“Of course not,” I told him. “Besides, like you said, you didn’t need my help.”

I think Ethan heard the falseness of my tone, but he didn’t challenge me on it, which was a good thing. I didn’t want to waste this precious time we had together with arguing.

I shifted in the saddle, trying to find a more comfortable position. My arms were still locked around Ethan’s waist, and I could feel him holding his breath.

“Is something wrong?” I asked.

“Nope. Not a thing,” he replied, his voice a little breathy. “But if you don’t hold still, things could get a little embarrassing.”

I froze, thinking about how my fidgeting caused me to rub against him. The moment I thought of it, I forgot all about the discomfort of the saddle, my mind focusing on the fact that my breasts were smooshed up against his back and his butt was cradled between my legs. My cheeks heated with embarrassment, even as the tingle of awareness spread throughout my body and made me want to rub up against him harder. I wondered if he was even now thinking about our venture to second base the night I’d snuck out of my safe house to see him. I knew I was, my mind conveniently editing out the strain we’d both been under at the time and the anger and desperation that had tainted the encounter.

Maybe accepting Ethan’s offer to ride double with him had been a bad idea.

“Sorry,” I said, willing myself to be still.

“No worries,” he said, his voice still strained and breathy. “This is kind of fun.” He turned to wink at me, as if he were perfectly satisfied with a little playful flirtation. As if he weren’t used to getting girls into bed, and my enforced chastity were no big deal.

Not that any of that mattered right now. Even if I were a total slut, we wouldn’t be doing anything more than flirting, in full view of dozens of people. But the tingly feeling of excitement from being close to him never failed to rouse my worries and concerns. I was desperately addicted to Ethan, and the fear of losing him could be debilitating at times, no matter how logically my rational mind explained that we had no future together.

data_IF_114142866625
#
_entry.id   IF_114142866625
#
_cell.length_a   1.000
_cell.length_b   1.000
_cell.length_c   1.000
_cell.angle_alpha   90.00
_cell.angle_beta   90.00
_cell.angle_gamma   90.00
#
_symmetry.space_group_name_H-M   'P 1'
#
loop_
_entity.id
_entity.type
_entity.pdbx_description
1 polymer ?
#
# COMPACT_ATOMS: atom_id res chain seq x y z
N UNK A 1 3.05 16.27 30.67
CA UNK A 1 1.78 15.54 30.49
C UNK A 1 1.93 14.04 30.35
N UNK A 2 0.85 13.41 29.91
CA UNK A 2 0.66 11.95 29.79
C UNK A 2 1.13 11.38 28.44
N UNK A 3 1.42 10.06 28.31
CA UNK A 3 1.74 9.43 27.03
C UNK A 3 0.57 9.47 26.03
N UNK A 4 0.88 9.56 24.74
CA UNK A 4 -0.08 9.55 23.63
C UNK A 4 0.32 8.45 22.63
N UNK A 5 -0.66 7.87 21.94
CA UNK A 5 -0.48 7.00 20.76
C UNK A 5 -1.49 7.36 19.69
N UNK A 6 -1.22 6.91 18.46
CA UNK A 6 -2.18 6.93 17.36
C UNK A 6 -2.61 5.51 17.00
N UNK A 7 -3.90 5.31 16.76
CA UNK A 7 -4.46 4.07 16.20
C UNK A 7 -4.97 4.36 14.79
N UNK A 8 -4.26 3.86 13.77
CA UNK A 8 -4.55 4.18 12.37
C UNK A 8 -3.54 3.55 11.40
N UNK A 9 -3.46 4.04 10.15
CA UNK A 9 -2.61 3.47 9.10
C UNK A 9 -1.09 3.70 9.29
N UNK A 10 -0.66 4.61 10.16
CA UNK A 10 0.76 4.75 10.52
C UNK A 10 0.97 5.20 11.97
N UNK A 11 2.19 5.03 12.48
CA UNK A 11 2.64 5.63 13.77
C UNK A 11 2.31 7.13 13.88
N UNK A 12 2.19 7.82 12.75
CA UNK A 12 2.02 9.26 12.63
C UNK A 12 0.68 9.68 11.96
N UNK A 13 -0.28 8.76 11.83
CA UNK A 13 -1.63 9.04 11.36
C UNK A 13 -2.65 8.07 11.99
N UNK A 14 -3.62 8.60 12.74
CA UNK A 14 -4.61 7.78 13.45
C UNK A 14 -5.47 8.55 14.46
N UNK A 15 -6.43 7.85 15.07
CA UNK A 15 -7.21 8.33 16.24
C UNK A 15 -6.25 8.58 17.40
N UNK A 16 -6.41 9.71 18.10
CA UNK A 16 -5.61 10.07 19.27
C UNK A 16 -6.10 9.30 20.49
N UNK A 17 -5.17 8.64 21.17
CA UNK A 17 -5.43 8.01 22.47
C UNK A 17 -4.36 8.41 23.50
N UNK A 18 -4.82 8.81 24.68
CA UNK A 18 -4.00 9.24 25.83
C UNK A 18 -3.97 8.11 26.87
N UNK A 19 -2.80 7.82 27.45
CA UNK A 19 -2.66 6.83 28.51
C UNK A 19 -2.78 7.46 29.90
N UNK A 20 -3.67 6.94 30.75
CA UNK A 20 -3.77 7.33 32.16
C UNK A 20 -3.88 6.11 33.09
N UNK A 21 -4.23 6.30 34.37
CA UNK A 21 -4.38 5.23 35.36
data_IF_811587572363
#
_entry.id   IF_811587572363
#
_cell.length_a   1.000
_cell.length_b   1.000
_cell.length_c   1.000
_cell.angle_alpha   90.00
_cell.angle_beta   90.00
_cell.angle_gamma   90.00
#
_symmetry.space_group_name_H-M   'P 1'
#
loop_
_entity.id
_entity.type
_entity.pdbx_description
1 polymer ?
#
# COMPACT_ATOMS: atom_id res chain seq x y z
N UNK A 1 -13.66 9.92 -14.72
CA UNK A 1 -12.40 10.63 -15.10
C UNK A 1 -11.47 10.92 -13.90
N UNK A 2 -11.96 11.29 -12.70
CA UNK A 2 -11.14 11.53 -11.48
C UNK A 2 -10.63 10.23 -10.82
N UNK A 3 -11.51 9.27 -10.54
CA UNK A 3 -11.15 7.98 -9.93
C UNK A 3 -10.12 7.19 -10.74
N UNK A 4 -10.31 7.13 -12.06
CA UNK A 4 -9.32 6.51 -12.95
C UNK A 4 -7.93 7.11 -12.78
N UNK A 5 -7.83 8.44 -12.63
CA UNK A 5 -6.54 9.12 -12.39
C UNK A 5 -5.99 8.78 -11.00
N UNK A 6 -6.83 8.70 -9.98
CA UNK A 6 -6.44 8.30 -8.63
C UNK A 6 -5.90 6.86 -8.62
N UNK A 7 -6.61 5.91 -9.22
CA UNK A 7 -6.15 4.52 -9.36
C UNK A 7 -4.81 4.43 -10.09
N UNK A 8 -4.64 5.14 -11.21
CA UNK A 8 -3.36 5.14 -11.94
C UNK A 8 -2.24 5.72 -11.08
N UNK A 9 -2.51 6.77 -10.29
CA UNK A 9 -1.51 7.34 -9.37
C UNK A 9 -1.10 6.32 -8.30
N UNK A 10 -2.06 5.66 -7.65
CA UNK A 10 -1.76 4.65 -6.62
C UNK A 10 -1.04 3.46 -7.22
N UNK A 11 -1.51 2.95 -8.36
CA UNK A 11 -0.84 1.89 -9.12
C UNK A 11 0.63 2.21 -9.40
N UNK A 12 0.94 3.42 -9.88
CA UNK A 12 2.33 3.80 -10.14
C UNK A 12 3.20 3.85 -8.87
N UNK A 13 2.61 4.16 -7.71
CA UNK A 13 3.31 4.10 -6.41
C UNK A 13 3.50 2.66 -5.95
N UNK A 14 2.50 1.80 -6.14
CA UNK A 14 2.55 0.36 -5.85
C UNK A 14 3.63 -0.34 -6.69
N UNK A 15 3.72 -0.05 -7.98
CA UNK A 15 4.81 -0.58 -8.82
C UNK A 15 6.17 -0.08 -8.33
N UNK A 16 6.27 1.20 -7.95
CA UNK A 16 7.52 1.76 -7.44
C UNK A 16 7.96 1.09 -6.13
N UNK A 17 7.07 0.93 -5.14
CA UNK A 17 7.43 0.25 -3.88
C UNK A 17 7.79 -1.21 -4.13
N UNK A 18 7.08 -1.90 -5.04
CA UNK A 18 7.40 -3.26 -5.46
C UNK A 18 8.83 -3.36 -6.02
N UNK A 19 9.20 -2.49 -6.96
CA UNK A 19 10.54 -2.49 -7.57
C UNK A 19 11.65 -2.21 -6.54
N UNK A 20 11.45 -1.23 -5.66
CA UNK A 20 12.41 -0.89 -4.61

“Maybe I should ride in the wagon after all?” I suggested tentatively.

“No way,” Ethan said with gratifying speed. “I’m not missing out on my chance to have you so close to me.” He sighed, and some of the tension eased out of him. “Besides, we won’t be riding all that long today.”

“We won’t?” From what my dad had told me, the Sunne Palace was at least a couple hundred miles from the Avalon border. I didn’t know how much ground we were covering at our plodding speed, but I was pretty sure it wasn’t a couple hundred miles yet.

“No. Finn showed Keane and me a map of our route last night. We’re going to take a shortcut through some standing stones.”

“Huh?” I said intelligently.

“Standing stones. Like Stonehenge, only with real magic. There are tons of them in Faerie. They can be tricky to use, but if you’ve got the skill, you can travel from one set to another in the blink of an eye.”

“Tricky to use? What exactly does that mean?”

“Each set of standing stones is naturally connected to another, and they’re active in the moonlight. So if you don’t mind traveling at night, and if you want to go where the stones will naturally take you, using them is a piece of cake. But if you want to travel in the daytime, or if you want to control which set of stones you travel to, it takes some serious magic. And screwing up the spell could be the last mistake you ever make, if you know what I mean.”

I liked the idea of taking a shortcut—the sooner we got to the Sunne Palace, the sooner I’d be able to go home—but the way Ethan was describing it made it sound like a really bad idea to play with standing stones.

“Don’t worry,” he said, no doubt sensing my tension. “Prince Henry wouldn’t risk using standing stones if he thought there was any chance a hair on his head might be ruffled. And once we go through them, we’ll have only a few more hours to ride. We should be sleeping in luxury at the Sunne Palace tonight.”

Sleeping in luxury sure sounded nice, but an uneasy voice in the back of my head told me the standing stones would not turn out to be such a great idea after all.

*   *   *

I was right, only not for the reasons I thought.

We’d been traveling for about two hours, and I was pretty sure riding double on Ethan’s horse had already crippled me for life, when the caravan came to a sudden and unexpected halt. It was too soon for a lunch break, so I hoped that meant we’d reached the standing stones, even though the idea of passing through them made me decidedly nervous. I leaned to the side for a better view, but there were too many riders between me and the front to see why we’d stopped. At least there weren’t any shouts of alarm.

“Are we there yet?” I murmured, and Ethan laughed.

“Don’t know,” he said. “Let’s go see.”

We were still in hilly terrain, and Ethan guided his horse off the road and up the side of the hill that bounded it. We were pretty far toward the back, but the extra height allowed us to see why we had stopped. In the distance, at the crest of a flat-topped hill, were the standing stones: about ten big slabs of gray rock arranged in a circle, making it look like the hill was wearing a crown. But that wasn’t why we’d stopped. The road we were on forked, one branch leading right up to the standing stones, the other leading around the hill and off into the distance. The road that led to the standing stones was blocked by what looked like a big hedge. The hedge was about six feet high, and wide enough to span the entire road.